Imagine inviting guests to a birthday party that you orchestrated for a family member. As things get underway, your next door neighbor, who happens to have a Tupperware business, notices all of the people at your house and decides that it’s a great time to pop in and solicit some of your guests. How would you feel as you watch your neighbor all but forget why everyone is gathered? Many of you would most likely ask the brash visitor to either stop or leave. Is it because Tupperware sales are inherently evil? Of course not; it simply is happens to be the wrong forum for such activity.
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I’d like to use this illustration for how some small businesses use social media. Oftentimes, entrepreneurs show up at a place designated for fun and then ruin everything by peddling services to anything that breathes. Is there anything wrong with promoting your business? No. However, it is critical to respect the rules of the road as set forth by the social network you are engaged with.
A former schoolmate recently included me in her social media circle. As if turns out, she runs a small business. Every day, she all but inundates me and her contacts with sales "specials"; as a consequence, I have trained myself to overlook her numerous offers and sales ploys. To be truthful, it's kind of aggravating - and it's my job to be knee-deep in ads! I put up with this poor use of social media because she's someone I know. The sad truth is a potential customer will not be as forgiving.
Instead of showing up at the social media party with your hand out, try implementing one or more of the following ideas:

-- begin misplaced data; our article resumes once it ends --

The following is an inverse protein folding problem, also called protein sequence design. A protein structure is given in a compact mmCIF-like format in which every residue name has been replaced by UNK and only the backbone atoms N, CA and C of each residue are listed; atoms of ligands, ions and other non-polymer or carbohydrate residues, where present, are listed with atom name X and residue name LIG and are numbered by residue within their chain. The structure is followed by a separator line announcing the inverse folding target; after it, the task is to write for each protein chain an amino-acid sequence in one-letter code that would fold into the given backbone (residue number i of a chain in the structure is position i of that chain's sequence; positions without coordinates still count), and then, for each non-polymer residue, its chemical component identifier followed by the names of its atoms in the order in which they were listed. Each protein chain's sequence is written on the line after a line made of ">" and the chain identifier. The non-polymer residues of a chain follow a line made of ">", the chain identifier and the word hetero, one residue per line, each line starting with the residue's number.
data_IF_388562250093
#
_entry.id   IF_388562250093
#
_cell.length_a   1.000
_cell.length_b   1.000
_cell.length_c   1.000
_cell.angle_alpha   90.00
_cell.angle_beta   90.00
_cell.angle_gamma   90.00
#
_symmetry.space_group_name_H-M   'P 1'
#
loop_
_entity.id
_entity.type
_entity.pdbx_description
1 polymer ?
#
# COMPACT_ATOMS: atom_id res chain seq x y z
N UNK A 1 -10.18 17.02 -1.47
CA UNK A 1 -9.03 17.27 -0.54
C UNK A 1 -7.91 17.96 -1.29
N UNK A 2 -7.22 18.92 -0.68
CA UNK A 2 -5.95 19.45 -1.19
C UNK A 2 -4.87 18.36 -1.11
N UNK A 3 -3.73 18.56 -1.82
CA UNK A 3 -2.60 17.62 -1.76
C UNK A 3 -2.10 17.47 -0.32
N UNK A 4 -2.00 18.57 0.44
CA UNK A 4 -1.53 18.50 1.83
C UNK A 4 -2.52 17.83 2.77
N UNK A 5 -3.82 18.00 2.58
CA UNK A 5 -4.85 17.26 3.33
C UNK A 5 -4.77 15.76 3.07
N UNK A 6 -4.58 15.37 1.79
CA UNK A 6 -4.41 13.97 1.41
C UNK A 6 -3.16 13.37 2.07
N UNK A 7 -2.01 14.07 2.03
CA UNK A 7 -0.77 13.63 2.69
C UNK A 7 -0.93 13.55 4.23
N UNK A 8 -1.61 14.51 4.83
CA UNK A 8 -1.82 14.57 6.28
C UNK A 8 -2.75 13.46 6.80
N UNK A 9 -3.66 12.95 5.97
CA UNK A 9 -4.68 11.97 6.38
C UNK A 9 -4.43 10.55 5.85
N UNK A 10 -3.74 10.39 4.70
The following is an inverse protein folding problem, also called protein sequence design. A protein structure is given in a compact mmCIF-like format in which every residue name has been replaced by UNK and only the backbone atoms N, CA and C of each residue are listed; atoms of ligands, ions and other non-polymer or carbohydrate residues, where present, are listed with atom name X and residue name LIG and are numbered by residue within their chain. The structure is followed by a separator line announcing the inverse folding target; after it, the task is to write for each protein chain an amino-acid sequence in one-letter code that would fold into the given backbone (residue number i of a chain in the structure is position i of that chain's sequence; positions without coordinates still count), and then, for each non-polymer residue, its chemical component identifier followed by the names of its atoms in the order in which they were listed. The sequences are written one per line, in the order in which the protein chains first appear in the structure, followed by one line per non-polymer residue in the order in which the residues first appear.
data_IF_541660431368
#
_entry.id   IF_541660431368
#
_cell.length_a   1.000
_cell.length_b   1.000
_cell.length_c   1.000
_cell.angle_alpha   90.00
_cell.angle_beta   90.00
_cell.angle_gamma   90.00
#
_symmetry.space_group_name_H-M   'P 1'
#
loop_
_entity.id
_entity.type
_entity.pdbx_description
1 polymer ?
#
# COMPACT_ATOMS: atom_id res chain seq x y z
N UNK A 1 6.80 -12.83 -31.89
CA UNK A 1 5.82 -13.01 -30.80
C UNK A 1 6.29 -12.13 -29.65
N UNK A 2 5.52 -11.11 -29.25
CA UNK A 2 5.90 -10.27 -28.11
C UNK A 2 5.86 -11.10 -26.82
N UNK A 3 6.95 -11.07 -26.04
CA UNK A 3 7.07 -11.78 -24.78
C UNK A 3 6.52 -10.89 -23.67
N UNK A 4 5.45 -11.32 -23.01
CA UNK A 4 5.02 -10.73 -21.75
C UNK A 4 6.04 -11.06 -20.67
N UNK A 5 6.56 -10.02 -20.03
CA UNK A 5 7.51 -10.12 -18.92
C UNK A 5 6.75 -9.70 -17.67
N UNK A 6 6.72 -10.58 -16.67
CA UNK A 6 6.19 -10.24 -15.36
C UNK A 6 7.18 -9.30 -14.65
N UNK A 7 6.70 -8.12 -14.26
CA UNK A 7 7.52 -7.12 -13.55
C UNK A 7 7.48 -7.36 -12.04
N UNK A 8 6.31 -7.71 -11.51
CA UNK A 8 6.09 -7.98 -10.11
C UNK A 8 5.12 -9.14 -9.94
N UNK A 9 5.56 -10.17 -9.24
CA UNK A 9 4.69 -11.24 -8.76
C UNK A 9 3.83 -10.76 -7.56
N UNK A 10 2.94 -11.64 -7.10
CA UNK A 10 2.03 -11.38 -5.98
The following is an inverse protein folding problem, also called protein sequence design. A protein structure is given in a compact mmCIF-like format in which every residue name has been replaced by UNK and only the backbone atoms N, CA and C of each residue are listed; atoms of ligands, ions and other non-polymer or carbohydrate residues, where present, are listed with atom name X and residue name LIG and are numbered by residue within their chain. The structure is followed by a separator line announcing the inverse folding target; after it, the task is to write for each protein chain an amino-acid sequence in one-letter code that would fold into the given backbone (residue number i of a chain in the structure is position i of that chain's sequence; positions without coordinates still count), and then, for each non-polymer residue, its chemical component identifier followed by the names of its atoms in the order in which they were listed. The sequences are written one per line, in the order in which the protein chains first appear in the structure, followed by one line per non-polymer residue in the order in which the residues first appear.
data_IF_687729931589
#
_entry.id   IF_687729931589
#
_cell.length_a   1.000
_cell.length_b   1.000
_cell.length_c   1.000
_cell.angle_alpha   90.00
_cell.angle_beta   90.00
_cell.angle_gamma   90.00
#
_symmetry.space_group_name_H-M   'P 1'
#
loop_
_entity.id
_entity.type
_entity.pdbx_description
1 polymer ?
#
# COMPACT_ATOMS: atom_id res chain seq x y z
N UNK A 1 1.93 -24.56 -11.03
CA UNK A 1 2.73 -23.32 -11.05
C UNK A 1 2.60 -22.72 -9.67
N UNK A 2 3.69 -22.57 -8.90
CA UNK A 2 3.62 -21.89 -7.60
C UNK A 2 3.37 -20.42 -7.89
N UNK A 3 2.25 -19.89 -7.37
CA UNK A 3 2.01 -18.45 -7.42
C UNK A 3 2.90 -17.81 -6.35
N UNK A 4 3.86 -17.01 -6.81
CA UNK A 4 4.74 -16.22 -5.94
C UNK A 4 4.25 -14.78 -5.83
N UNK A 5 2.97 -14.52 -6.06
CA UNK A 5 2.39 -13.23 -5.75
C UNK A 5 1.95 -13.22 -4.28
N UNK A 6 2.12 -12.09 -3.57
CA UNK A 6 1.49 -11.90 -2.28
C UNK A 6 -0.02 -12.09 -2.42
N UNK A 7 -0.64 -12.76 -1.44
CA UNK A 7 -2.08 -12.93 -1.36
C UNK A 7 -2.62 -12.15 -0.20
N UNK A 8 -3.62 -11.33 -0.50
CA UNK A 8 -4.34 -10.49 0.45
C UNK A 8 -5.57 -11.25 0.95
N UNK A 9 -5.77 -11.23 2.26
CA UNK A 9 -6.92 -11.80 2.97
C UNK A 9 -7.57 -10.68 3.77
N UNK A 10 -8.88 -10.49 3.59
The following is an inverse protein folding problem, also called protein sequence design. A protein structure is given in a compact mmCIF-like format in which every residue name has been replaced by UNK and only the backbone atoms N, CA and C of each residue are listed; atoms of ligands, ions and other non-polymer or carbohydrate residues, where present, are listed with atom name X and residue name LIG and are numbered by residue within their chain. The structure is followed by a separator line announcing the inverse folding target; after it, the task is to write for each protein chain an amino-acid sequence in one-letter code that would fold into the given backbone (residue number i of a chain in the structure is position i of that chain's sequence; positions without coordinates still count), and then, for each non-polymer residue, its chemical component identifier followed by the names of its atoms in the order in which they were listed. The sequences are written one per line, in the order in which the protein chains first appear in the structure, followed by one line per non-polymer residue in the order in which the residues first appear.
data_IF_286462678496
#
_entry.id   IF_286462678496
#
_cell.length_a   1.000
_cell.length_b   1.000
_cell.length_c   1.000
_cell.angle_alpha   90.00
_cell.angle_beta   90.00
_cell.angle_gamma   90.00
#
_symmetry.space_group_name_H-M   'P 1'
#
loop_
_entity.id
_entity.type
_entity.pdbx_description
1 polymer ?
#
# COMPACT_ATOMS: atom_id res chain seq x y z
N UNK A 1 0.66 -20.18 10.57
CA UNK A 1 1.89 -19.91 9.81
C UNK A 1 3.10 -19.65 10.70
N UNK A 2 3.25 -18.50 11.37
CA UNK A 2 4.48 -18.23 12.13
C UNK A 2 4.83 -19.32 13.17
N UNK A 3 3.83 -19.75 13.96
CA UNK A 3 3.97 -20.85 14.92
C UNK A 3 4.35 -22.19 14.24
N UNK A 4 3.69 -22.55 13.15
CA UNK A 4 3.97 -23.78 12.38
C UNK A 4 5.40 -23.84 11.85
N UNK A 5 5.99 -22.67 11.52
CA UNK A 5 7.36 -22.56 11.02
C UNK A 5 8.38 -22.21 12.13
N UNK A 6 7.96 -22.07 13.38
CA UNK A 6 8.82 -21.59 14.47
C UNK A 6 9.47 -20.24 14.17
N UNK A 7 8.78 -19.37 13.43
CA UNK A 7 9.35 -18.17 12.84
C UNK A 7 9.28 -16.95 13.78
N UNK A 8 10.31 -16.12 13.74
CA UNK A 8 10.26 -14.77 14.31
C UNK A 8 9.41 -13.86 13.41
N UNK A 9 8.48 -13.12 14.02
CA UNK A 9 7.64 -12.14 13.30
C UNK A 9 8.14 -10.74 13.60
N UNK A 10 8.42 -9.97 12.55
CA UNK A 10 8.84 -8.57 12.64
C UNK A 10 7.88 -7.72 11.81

Vote on ItSocial media works best when the average person feels as if they can participate in the process. Instead of ramming a “buy it now” message down the throat of your audience, turn things around and promote a sale by voter participation. For example, you can create a post saying something like, “Would you rather see 25% off handbags or 25% off all shoes? Vote now and we’ll have the winning sale this weekend!”
Never Leave Empty-HandedMake it a point to provide your audience with interesting or helpful tidbits of information. For example, a plumber could post something like, “…If your garbage disposal smells funny, try pouring in a one cup of bleach and one cup of baking soda…” The idea is to send the reader away with something they didn’t have before. If you make this a habit, they will begin to view you as a trusted source of information. And when the time comes to overtly promote your business, you’ll have a more receptive audience.
Lighten the MoodWhile I’m a proponent of professionalism, it’s sometimes good to have unguarded moments – show the public that you are not some faceless, profit machine. At good way of doing that is poking fun at yourself. For example, you could post all of your bloopers and outtakes from your radio and TV ads online in a collection. The hope is that there could be some viral-gold in your mistakes.
Walter Dailey is a proven creative strategist. He’s the lead consultant and executive producer for Dailey Sound Vector, a creative services organization that specializes in jingles, radio ads and marketing campaign development for small and mid-sized businesses. Ask Walter your questions at firstname.lastname@example.org